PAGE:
Tennis Industry magazine

 

Breaking the Chain

New and creative alternatives to tennis court fencing are challenging the old chain-link enclosures.

By Andrew R. Lavallee

In the past, fencing for tennis courts has tended to be a bit overlooked; court builders frequently haven’t seemed to look much beyond the use of chain link. However, designers and contractors have for years been experimenting with ways to get away from the same old institutional look. The tennis public, though, is still not aware of the range of possibilities that are available.

Recently, some product introductions and creative design ideas have begun to spring up across the country, giving rise to new and exciting alternatives to the same old boxy chain-link enclosure. Here are some ideas to consider the next time you renovate or build new.

Fencing Design Basics

It is helpful to keep in mind that the role of fencing is to keep tennis balls on the court. Except in areas where there are problems of frequent vandalism, it is rare that full-court containment is actually required. Boxing in a court with a 10-foot tall “cage” all the way around isn’t really necessary. Here are some ways to tweak the usual chain-link enclosure into something more exciting:

Dressing Up Basic Chain Link

If you still feel the need to go with chain link, that’s OK. Here are some ways to improve the look of your fence:

court fencing

Alternative Materials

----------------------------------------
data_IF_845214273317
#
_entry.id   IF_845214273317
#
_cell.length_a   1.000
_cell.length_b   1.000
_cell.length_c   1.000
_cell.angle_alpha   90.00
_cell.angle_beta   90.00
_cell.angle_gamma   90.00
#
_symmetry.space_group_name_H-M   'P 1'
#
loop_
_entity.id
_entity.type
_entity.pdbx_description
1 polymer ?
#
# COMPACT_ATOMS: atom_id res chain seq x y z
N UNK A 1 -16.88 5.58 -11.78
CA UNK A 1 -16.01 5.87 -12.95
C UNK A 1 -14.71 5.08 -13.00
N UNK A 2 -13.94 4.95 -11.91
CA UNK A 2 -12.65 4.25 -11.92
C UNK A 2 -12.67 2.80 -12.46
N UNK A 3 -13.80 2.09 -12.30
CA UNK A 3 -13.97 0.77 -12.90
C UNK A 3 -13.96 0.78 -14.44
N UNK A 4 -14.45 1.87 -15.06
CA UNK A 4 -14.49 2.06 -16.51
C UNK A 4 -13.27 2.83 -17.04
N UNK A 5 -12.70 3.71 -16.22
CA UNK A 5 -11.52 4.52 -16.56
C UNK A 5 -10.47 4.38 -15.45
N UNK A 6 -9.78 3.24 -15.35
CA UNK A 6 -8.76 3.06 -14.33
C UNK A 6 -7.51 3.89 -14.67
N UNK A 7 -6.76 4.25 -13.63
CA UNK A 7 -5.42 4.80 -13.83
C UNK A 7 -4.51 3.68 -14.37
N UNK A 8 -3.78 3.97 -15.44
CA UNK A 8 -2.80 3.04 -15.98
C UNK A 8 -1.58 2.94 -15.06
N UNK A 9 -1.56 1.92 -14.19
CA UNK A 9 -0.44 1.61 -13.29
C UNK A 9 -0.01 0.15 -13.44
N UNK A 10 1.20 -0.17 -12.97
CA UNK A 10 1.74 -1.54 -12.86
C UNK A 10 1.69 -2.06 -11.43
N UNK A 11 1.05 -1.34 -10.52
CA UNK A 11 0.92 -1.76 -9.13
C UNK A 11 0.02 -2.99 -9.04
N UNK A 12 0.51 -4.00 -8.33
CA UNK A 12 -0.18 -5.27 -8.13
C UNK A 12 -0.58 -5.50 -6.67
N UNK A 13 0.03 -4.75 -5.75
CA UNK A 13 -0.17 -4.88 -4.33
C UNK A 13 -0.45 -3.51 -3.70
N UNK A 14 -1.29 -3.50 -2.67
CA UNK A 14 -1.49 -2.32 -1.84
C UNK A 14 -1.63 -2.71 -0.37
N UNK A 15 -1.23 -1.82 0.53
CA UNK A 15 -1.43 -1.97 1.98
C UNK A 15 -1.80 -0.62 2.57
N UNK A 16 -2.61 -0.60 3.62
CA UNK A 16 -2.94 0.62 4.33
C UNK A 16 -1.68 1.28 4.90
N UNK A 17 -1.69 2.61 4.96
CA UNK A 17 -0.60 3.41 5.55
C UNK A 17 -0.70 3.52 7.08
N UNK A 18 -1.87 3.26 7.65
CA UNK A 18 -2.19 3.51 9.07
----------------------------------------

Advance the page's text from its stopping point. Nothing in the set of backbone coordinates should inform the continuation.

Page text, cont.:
All of the same ideas about varying fence heights—layout, degree of enclosure, color and detailing—apply to non-chain link fencing as well. There are numerous kinds of materials that can be used for court fencing. The only real requirement is that the fences keep a tennis ball from passing through. An opening narrower than 1¾ inches in width will serve this purpose.

As long as the fence material can withstand the repeated impacts of tennis balls without suffering permanent deformation or structural failure, the fence will be more than adequate. Of course, it is also important to consider wind loading with the structural design of any fence.

In general, there are two basic types of tennis court fencing: “hard” fencing and “soft” fencing. Hard fences are usually made up of rigid materials such as metal, while soft fences are usually made of fabric-like materials. Both hard and soft fences are available in a wide variety of colors.

Hard Fences

Soft Fences

With a little creativity, it is possible to break away from the ubiquitous use of the chain link box. Changing the layout, tweaking a few of the details or using fencing material other than chain link is an easy way to re-energize the look of your courts and make the game more inviting.

Some Fencing Options

To further explore some interesting fencing systems that you might want to consider for your courts, check out these links.

Chain Link Fence: fenceonline.com
Wood and lattice fencing: perfectionfence.com/tennis-1.html
Soft Fence: carlsonwebs.com/photos_tennis1.htm
Steel Panel and Welded Wire Fence: metalco.tv/architects/html/fencea/fencea.html

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About the Author

Andrew R. Lavallee , ASLA, is a Senior Associate at Mathews Nielsen Landscape Architects, PC located in New York City.

 

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